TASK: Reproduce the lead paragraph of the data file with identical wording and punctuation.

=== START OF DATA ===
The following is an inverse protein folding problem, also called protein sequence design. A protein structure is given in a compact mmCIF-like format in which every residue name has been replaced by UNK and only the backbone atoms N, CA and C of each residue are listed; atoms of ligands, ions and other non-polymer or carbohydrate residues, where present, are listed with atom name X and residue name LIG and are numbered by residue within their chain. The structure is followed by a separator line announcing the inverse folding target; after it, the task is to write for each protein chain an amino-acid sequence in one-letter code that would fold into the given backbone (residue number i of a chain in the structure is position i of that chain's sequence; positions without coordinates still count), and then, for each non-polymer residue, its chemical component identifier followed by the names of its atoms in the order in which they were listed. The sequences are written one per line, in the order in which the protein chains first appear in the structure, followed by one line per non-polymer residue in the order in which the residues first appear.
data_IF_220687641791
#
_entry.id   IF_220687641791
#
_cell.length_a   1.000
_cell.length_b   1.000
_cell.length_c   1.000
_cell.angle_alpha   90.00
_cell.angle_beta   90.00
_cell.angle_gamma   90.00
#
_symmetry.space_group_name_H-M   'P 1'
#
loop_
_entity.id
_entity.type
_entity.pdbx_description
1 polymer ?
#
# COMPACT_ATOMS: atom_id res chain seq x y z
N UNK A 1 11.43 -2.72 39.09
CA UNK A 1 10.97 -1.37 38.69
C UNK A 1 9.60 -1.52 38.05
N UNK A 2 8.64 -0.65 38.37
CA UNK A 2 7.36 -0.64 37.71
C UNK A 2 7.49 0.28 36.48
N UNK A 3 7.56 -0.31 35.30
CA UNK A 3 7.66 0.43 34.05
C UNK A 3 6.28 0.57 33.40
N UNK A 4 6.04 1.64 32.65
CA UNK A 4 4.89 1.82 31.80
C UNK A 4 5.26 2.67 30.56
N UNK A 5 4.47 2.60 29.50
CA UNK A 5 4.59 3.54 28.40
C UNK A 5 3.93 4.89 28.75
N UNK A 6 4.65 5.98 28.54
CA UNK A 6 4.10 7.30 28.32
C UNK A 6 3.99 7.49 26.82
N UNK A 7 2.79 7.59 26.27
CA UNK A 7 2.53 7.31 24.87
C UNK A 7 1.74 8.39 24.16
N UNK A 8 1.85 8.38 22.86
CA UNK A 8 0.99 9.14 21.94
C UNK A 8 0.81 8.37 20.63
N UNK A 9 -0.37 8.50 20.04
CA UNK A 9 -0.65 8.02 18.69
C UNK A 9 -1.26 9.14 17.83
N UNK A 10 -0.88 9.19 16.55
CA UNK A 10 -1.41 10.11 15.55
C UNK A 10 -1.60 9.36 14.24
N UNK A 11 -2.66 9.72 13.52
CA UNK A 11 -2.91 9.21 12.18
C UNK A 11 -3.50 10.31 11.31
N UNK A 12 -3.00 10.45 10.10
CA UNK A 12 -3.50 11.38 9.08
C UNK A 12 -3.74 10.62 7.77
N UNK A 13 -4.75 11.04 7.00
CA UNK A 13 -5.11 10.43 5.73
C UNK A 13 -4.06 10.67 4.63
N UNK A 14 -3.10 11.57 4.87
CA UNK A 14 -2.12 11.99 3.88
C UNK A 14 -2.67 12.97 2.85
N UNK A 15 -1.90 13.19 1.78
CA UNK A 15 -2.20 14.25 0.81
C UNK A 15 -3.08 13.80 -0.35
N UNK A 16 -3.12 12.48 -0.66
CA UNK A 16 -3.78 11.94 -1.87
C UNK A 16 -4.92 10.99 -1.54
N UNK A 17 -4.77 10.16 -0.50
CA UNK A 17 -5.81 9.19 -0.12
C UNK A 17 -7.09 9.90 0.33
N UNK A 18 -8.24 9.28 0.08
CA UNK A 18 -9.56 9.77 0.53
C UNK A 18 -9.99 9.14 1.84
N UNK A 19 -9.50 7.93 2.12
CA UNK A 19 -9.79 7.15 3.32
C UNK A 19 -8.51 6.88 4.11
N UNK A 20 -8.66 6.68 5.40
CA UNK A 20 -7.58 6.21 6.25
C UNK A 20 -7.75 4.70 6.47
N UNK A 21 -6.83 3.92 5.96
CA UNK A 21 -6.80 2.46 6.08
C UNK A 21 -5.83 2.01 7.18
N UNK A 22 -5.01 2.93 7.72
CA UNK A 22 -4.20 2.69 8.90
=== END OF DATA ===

The following is an inverse protein folding problem, also called protein sequence design. A protein structure is given in a compact mmCIF-like format in which every residue name has been replaced by UNK and only the backbone atoms N, CA and C of each residue are listed; atoms of ligands, ions and other non-polymer or carbohydrate residues, where present, are listed with atom name X and residue name LIG and are numbered by residue within their chain. The structure is followed by a separator line announcing the inverse folding target; after it, the task is to write for each protein chain an amino-acid sequence in one-letter code that would fold into the given backbone (residue number i of a chain in the structure is position i of that chain's sequence; positions without coordinates still count), and then, for each non-polymer residue, its chemical component identifier followed by the names of its atoms in the order in which they were listed. The sequences are written one per line, in the order in which the protein chains first appear in the structure, followed by one line per non-polymer residue in the order in which the residues first appear.